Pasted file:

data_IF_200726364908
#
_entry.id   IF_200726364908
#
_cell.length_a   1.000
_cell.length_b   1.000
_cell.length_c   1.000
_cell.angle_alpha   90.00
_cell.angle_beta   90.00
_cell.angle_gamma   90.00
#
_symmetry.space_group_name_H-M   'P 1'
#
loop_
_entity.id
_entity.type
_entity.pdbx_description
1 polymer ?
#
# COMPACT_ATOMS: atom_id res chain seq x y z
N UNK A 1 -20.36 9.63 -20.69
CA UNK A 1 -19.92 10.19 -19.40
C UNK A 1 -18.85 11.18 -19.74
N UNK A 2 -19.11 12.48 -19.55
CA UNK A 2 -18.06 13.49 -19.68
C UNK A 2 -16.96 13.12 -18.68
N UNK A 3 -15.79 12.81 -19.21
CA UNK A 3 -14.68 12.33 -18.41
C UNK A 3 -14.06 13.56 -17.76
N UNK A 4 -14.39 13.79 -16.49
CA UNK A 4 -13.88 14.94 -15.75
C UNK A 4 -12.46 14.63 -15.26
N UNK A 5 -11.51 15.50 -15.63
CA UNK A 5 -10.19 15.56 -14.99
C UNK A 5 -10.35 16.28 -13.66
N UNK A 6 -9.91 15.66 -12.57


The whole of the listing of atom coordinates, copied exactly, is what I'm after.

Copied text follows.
data_IF_200726364908
#
_entry.id   IF_200726364908
#
_cell.length_a   1.000
_cell.length_b   1.000
_cell.length_c   1.000
_cell.angle_alpha   90.00
_cell.angle_beta   90.00
_cell.angle_gamma   90.00
#
_symmetry.space_group_name_H-M   'P 1'
#
loop_
_entity.id
_entity.type
_entity.pdbx_description
1 polymer ?
#
# COMPACT_ATOMS: atom_id res chain seq x y z
N UNK A 1 -20.36 9.63 -20.69
CA UNK A 1 -19.92 10.19 -19.40
C UNK A 1 -18.85 11.18 -19.74
N UNK A 2 -19.11 12.48 -19.55
CA UNK A 2 -18.06 13.49 -19.68
C UNK A 2 -16.96 13.12 -18.68
N UNK A 3 -15.79 12.81 -19.21
CA UNK A 3 -14.68 12.33 -18.41
C UNK A 3 -14.06 13.56 -17.76
N UNK A 4 -14.39 13.79 -16.49
CA UNK A 4 -13.88 14.94 -15.75
C UNK A 4 -12.46 14.63 -15.26
N UNK A 5 -11.51 15.50 -15.63
CA UNK A 5 -10.19 15.56 -14.99
C UNK A 5 -10.35 16.28 -13.66
N UNK A 6 -9.91 15.66 -12.57